Move it or lose it
City cracks down on food trucks, vendors cry ‘ethnic cleansing’
In response to complaints that mobile food vendors are hurting local “brick and mortar” businesses, the city of Sacramento plans to tighten current mobile-vendor ordinances. However, some vendors say the city’s complaints don’t hold water and are merely an attempt to stamp out ethnic businesses.
Kimba Kabaka and James “Roots” Ortiz own and operate Roots-N-Kulchah, an all-vegan, Caribbean-style food truck that operates on the corner of 24th and K streets in Midtown Sacramento. Since June last year, Kabaka and Ortiz’s gold truck has developed quite a following, with dishes like baked tofu and coconut-mango stew. Their success has been documented in The Sacramento Bee, Sacramento Magazine and SN&R (see “Food Stuff”; SN&R Dish; August 25, 2005).
However, Roots-N-Kulchah’s success has its drawbacks. Over the past several months, Kabaka and Ortiz have seen people drive by shouting racial slurs at them and noticed mysterious camera flashes from time to time. A neighboring restaurant owner even pulled Ortiz aside one day to tell him an undercover cop stopped by, asking about potential drug activity at the business.
“Selling drugs? Come on, on 24th Street? They must think we’re ignorant,” Kabaka said angrily.
Now Ortiz and Kabaka say the city has finally gotten around to ridding 24th and K of the Rasta men. Sacramento’s Law and Legislation Committee is in the process of reviewing Sacramento City Code Chapters 5.68 and 5.88, the ordinances that control the operation of mobile food vendors.
The code currently says that vendors are allowed to stand still for 15 minutes when in the public right of way. They are also allowed to stay fixed on private property as long as they have a written letter from the person in charge of the property. Until recently, the code had not been strictly enforced, but all of that may change.
City of Sacramento Revenue Manager Brad Wasson says the city is only looking to change some of the language in the code to clarify its original intent. Wasson and staff propose that mobile food vendors be just that: mobile. And to ensure that these vendors stay in motion, he is working to extend the 15-minute rule to vendors on private property. In addition, vendors who violate the code may be charged with a misdemeanor.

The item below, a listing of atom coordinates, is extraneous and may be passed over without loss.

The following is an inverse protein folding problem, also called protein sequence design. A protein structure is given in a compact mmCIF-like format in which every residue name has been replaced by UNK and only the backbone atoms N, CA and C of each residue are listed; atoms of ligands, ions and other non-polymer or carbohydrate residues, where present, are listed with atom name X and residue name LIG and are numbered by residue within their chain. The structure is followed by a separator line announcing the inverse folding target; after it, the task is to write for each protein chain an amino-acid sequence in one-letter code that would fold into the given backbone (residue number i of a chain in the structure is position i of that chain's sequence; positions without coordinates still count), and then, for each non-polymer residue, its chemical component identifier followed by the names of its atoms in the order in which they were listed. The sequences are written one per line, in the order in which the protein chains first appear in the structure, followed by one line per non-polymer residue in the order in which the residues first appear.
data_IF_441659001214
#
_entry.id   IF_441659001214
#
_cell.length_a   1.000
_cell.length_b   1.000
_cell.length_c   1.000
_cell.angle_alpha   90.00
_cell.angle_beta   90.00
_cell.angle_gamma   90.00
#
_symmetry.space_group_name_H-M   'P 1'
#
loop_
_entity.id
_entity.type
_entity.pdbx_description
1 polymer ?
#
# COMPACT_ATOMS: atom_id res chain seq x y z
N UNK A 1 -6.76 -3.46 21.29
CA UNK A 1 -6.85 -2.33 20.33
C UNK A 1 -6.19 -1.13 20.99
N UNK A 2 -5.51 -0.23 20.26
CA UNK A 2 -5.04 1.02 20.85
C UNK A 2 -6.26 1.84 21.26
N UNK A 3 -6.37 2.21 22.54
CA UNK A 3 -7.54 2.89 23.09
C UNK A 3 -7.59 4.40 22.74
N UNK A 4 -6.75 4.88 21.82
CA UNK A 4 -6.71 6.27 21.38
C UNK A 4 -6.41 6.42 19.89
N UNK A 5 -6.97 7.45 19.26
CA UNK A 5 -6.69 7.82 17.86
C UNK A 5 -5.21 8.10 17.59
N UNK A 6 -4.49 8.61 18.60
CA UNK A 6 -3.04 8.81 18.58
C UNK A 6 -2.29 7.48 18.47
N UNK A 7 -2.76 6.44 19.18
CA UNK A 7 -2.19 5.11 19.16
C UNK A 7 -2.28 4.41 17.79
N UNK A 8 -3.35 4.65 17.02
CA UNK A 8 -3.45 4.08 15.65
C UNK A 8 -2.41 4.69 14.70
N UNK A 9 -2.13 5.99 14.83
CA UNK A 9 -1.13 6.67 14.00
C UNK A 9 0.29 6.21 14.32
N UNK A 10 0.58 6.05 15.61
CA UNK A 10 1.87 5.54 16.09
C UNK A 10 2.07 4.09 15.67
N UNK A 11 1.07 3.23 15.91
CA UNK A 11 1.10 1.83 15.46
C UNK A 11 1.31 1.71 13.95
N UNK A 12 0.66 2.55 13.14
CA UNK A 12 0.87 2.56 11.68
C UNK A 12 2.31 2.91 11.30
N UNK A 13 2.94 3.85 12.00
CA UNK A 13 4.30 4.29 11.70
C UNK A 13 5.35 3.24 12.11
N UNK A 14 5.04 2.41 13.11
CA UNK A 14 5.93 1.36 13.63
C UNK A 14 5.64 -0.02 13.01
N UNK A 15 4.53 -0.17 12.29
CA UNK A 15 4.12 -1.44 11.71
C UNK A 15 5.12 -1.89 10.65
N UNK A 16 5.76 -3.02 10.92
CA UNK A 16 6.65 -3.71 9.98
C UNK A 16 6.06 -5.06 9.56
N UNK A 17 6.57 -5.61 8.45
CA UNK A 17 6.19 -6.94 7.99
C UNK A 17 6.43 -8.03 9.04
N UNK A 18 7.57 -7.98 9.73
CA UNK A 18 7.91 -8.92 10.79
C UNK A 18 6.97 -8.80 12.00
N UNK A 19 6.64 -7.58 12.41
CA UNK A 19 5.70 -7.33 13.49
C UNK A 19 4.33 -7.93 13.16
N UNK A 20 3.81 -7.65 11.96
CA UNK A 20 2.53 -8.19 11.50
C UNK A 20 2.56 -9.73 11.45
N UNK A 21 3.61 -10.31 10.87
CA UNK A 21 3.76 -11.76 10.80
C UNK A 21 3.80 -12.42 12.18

“[These vendors] are getting around putting up a restaurant,” Wasson said. “That wasn’t the intent of the code.” Wasson estimates that there are approximately five mobile food vendors fixed on private property.
But many of these vendors are left wondering, “Why now?”
George Azar, owner of La Mex Taqueria, has operated his food truck on Northgate Boulevard for eight years. He said that shortly after he opened his business, some of the local restaurants began to lose business. Those owners, he said, began talking to the city, claiming that La Mex Taqueria was bringing problems into the community. That’s when the city began to take action.
“If a restaurant’s sales are falling, they should improve their food or their service. Government should not take a position of restricting competition in our free-enterprise, capitalist society,” Azar said.
Azar, fearful of the new provisions, says that if he is forced to move every 15 minutes his business will be wiped out.
Kabaka echoed his concern: “What are you going to tell the people in line? ‘I got to go. Meet me up the street’?” Kabaka, who sometimes has up to 15 people waiting in line, also said that it’s nearly impossible to cook for that many people in 15 minutes.
“We’ll have to use some discretion when enforcing the 15 minutes,” Wasson said about the problem. He suggested that code-enforcement staff might subtly go to the operators and allow them to serve a specific number of people after the 15 minutes.
“We’re not trying to come out here with a big stick,” Wasson said.
But Kabaka and Ortiz cannot help but feel targeted. “All the people that do what we do are people of color, ethnic people,” Kabaka said.
Wasson said that ethnicity or certain areas of the city weren’t even something the Law and Legislation Committee even considered. He pointed to the same sort of controversy that arose when the city reformed ordinances pertaining to taxi drivers.
“It doesn’t have anything to do with the background of the people,” Wasson said.
Kabaka and Ortiz have no idea what they will do if they are forced to move. “People will be pissed,” Kabaka said. “[They] depend on our food because that’s the only place they can eat this way.”
The pair has already begun collecting signatures to fight the change, before the Law and Legislation Committee makes a decision on June 6.
“This is our livelihood,” Ortiz said. “And the clock is ticking.”